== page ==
Cambyses slit his throat and flayed off all his skin. He had thongs made out of the flayed string and he strung the chair on which Sisamnes had used to sit to deliver his verdicts with these thongs. Then he appointed Sisamnes’ son to be judge instead of the father whom he had killed and flayed and told him to bear in mind the nature of the chair on which he would sit to deliver his verdicts. (V.25)
When Darius the Great came to power, he instituted a new paradigm through his law code known as the Ordinance of Good Regulations. This work only exists now in fragments and citations from later writers but seems to have been based on the earlier Code of Hammurabi (r. 1792-1750 BCE). One of Darius I’s stipulations was that “no one, not even the king, can execute anyone who has been accused of only a single crime…but if after due consideration he finds that the crimes committed outweigh in number and gravity the services rendered, then he can give way to anger” (Herodotus I.137).
When a royal judge named Sandoces was found guilty of taking a bribe, Darius I ordered him crucified. After considering his own law, however, he recognized that the good Sandoces had done as judge outweighed his single crime of accepting the bribe and so he was pardoned though, instead of returning to his former position, he was made a provincial governor (Herodotus I.194).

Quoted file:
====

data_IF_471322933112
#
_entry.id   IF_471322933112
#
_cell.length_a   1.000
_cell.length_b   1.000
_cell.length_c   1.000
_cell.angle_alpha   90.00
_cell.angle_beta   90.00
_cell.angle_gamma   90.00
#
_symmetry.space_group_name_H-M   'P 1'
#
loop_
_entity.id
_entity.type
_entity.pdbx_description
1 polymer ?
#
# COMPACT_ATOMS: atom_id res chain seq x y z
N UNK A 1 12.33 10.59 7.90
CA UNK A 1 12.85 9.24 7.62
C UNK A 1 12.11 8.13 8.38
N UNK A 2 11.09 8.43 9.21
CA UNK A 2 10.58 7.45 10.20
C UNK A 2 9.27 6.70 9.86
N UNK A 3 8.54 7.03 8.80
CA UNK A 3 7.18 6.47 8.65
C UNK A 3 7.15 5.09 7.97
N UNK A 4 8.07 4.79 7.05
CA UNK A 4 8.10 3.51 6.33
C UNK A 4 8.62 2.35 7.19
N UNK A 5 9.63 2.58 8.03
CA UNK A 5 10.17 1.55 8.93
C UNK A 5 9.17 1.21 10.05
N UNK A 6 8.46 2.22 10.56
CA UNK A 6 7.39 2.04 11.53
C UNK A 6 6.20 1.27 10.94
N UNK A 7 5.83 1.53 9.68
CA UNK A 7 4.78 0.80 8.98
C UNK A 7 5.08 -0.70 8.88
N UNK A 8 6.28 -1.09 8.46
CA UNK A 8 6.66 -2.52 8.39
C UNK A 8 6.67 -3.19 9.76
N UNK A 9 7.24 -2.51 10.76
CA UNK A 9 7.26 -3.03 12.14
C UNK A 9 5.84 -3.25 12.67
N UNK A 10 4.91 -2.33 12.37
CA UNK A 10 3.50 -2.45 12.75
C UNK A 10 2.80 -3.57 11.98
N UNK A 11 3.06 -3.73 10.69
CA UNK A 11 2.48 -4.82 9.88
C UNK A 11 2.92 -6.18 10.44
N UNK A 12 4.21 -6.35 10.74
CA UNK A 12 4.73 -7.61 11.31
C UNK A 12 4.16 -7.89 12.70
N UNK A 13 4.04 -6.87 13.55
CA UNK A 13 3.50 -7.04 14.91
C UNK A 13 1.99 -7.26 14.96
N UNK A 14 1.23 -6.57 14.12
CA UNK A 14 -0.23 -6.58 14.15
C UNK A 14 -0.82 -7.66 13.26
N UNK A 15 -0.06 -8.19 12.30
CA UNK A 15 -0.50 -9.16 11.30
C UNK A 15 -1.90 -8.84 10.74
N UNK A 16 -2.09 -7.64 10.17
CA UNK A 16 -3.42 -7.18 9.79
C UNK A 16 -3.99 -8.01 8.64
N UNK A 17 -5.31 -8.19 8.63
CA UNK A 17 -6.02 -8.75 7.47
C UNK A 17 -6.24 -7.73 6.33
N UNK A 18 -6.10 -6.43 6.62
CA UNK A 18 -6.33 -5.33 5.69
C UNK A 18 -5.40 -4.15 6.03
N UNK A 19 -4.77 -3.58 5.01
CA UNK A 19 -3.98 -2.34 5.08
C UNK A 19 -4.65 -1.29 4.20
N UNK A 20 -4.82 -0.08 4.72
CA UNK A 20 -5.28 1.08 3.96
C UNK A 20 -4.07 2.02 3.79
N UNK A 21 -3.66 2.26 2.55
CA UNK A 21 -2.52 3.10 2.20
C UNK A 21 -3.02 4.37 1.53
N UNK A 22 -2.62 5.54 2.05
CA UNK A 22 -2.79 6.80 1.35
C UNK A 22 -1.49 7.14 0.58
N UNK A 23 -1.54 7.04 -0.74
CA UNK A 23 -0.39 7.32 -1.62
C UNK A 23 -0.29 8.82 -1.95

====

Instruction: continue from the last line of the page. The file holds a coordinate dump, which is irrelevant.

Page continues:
Darius I divided the empire into seven regions:
- Central Region: Persis
- Western Region: Media and Elam
- The Iranian Plateau: Parthia, Aria, Bactria, Sogdiana, Chorasmia, and Drangiana
- The Borderlands: Archosia, Sattagydia, Gandara, Sind, and Eastern Scythia
- The Western Lowlands: Babylonia, Assyria, Arabia, and Egypt
- The Northwestern Region: Armenia, Cappadocia, Lydia, Overseas Scythians, Skudra, and Petasos-Wearing Greeks
- The Southern Coastal Regions: Libya, Ethiopia, Maka, and Caria
Each of these regions was then further divided into twenty satrapies. To make sure the satraps were performing their duties honestly, Darius I kept Cyrus the Great's earlier system which was now refined for the smaller satrapies. He placed a Royal Secretary in each province who would assist the satrap but report to Darius. There was also a Royal Treasurer who oversaw government expenditure, approved whatever projects the satrap needed money for, and also reported to Darius. The dual-responsibility of satrap and military commander remained the same with a Garrison Commander in charge of a province’s armed forces but no access to the treasury.